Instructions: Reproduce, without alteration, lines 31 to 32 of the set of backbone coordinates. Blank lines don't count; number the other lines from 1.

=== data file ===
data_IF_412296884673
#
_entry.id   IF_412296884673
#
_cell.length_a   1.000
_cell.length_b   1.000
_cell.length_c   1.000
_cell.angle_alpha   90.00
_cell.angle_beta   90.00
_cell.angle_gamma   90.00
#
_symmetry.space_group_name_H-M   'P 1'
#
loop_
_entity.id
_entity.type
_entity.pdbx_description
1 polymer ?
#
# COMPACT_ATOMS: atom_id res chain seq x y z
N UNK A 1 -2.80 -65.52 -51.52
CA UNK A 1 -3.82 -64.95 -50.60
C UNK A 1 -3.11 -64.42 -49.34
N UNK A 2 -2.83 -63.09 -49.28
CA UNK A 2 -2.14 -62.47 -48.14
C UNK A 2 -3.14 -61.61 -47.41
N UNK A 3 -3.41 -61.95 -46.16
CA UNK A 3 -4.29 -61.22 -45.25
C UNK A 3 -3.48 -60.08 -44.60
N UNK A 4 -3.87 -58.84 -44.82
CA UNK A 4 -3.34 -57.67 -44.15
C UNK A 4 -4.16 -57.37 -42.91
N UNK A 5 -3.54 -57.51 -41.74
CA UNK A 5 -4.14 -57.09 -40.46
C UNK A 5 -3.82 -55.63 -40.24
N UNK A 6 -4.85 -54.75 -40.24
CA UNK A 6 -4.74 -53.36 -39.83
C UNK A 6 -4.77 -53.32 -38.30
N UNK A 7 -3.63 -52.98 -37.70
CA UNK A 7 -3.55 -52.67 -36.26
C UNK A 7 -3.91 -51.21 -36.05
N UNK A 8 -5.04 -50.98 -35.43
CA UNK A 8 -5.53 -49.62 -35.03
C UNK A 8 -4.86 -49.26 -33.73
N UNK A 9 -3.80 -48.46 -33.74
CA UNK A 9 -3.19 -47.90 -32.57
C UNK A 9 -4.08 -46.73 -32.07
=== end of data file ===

CA UNK A 4 -3.34 -57.67 -44.15
C UNK A 4 -4.16 -57.37 -42.91